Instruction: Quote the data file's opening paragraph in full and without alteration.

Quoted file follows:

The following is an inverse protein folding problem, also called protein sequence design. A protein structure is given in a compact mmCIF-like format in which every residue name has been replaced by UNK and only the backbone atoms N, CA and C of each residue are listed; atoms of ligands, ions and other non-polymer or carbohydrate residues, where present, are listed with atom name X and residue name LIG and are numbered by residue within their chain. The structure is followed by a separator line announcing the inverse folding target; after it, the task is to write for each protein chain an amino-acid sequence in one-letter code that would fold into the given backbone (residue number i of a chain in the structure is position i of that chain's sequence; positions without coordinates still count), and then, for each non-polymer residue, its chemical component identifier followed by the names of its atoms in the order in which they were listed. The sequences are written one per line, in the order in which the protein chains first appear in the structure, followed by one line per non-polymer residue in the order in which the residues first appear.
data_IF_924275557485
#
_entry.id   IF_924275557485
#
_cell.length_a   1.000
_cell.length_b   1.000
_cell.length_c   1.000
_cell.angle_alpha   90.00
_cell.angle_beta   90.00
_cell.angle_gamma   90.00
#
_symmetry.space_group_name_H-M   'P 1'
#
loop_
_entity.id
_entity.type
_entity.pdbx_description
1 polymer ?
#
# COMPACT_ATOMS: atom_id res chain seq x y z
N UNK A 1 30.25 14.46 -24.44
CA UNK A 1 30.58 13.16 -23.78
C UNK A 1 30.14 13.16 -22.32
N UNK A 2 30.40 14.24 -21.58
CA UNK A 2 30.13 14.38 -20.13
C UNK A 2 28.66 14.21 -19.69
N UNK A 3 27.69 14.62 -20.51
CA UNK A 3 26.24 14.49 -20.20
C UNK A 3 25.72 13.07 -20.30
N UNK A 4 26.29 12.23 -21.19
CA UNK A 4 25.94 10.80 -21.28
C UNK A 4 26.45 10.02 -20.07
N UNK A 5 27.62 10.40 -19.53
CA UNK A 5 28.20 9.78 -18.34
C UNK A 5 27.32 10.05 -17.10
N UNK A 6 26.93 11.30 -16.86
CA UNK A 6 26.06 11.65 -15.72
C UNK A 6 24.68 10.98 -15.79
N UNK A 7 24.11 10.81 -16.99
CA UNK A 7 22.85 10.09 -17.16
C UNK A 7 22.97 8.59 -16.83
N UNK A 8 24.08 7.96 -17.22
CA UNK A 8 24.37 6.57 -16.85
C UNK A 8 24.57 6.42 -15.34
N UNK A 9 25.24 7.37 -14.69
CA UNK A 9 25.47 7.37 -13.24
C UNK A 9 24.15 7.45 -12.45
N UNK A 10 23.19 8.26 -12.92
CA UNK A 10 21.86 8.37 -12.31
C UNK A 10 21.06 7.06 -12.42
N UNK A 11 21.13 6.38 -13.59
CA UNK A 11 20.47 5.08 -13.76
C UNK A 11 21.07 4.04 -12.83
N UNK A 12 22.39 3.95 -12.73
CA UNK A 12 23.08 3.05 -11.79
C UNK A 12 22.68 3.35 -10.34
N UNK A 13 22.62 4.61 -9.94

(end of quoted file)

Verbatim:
The following is an inverse protein folding problem, also called protein sequence design. A protein structure is given in a compact mmCIF-like format in which every residue name has been replaced by UNK and only the backbone atoms N, CA and C of each residue are listed; atoms of ligands, ions and other non-polymer or carbohydrate residues, where present, are listed with atom name X and residue name LIG and are numbered by residue within their chain. The structure is followed by a separator line announcing the inverse folding target; after it, the task is to write for each protein chain an amino-acid sequence in one-letter code that would fold into the given backbone (residue number i of a chain in the structure is position i of that chain's sequence; positions without coordinates still count), and then, for each non-polymer residue, its chemical component identifier followed by the names of its atoms in the order in which they were listed. The sequences are written one per line, in the order in which the protein chains first appear in the structure, followed by one line per non-polymer residue in the order in which the residues first appear.